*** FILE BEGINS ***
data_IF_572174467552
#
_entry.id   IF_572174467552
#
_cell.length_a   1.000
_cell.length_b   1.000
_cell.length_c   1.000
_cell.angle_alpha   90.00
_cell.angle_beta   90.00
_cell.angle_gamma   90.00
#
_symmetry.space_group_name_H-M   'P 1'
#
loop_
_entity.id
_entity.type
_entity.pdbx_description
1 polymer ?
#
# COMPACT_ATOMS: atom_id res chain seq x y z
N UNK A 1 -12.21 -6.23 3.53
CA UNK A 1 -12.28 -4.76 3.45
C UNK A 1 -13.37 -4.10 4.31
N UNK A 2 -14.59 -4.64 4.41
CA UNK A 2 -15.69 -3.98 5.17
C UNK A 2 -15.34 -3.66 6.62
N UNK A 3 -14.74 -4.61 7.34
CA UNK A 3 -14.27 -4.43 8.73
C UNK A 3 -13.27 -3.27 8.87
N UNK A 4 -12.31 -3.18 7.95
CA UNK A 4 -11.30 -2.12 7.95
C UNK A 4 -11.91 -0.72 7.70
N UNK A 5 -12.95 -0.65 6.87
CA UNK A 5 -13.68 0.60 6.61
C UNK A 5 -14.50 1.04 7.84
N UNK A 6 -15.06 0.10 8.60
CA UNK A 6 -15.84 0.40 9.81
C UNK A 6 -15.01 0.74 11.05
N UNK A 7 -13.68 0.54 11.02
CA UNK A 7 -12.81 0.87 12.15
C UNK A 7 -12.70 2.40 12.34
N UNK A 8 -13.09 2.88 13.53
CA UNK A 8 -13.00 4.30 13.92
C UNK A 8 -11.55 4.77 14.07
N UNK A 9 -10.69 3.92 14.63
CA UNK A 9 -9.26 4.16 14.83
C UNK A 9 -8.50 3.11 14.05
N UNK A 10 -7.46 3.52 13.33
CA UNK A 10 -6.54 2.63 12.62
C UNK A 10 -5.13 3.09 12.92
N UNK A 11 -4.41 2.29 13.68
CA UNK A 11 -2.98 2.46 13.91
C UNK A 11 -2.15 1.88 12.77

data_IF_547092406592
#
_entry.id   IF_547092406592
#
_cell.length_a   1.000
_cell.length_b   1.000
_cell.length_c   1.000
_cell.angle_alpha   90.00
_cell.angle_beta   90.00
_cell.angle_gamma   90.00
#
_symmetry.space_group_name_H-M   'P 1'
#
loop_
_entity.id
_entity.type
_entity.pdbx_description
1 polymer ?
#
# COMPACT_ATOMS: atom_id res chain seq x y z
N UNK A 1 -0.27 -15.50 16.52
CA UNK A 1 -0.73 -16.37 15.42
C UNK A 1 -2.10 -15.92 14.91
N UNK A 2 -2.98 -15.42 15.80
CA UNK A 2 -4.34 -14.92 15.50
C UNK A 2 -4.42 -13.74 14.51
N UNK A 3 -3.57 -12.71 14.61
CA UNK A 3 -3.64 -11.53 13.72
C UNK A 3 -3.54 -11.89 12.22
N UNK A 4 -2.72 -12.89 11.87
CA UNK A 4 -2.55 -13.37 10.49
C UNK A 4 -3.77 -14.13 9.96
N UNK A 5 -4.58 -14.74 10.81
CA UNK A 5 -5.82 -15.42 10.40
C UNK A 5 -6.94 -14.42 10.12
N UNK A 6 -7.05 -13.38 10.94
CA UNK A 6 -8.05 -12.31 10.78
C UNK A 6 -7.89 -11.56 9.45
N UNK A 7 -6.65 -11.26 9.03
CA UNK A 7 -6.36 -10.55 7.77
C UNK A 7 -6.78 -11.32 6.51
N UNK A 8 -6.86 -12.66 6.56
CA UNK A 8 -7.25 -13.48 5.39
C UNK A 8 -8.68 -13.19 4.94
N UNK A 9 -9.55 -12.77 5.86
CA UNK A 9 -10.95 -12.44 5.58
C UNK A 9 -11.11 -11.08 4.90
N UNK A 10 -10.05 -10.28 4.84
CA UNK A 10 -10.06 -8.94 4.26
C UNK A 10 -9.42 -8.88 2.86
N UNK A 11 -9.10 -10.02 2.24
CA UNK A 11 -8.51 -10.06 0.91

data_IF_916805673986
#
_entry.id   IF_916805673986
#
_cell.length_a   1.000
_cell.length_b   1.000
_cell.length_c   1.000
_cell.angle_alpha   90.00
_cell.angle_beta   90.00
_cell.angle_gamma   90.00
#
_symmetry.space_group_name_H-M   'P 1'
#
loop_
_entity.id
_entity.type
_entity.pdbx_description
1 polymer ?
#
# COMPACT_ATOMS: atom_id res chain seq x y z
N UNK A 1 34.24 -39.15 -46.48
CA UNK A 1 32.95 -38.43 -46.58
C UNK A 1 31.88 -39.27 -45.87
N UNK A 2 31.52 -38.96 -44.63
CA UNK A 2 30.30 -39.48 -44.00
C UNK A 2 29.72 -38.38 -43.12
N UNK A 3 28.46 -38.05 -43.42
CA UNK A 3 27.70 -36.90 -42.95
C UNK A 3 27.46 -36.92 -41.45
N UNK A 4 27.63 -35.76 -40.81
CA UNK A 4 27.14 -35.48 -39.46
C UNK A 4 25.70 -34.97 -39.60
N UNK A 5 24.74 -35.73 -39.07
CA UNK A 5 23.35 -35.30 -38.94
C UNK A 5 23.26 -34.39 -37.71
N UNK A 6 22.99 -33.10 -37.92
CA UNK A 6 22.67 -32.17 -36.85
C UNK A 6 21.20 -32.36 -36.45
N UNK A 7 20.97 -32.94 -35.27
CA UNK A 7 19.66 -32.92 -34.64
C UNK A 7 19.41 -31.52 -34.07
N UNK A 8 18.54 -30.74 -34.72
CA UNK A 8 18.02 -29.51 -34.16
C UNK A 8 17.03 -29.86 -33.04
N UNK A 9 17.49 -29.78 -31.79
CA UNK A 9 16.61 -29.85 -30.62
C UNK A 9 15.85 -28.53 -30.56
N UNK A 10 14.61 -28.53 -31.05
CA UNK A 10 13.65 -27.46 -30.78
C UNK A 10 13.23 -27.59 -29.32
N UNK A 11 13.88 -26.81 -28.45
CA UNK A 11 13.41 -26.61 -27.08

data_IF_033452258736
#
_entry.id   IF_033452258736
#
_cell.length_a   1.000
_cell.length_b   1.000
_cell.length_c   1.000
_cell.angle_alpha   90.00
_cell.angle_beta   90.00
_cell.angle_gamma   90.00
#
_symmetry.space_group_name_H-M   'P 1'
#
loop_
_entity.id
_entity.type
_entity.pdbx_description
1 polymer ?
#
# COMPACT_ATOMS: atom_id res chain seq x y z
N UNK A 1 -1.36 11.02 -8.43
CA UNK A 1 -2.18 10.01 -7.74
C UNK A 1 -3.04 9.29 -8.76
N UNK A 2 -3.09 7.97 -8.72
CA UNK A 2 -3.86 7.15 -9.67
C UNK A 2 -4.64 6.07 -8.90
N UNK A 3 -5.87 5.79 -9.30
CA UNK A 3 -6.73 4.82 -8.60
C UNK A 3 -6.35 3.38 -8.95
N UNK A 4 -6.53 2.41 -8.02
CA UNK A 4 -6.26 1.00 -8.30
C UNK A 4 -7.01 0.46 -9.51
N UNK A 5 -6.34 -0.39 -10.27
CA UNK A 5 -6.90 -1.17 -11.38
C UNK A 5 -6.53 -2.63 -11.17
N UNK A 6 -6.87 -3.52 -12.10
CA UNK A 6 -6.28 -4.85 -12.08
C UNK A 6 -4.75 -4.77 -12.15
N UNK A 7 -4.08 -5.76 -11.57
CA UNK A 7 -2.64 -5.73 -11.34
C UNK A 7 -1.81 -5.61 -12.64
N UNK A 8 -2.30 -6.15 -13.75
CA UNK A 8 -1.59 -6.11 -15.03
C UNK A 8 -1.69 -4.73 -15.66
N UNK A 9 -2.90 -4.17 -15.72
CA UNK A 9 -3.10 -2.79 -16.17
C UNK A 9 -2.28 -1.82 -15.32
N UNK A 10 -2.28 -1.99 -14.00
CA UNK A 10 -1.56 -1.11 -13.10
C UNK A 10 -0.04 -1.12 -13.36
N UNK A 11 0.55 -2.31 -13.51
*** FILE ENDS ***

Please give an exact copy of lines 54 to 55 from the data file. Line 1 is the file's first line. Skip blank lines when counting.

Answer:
data_IF_547092406592
#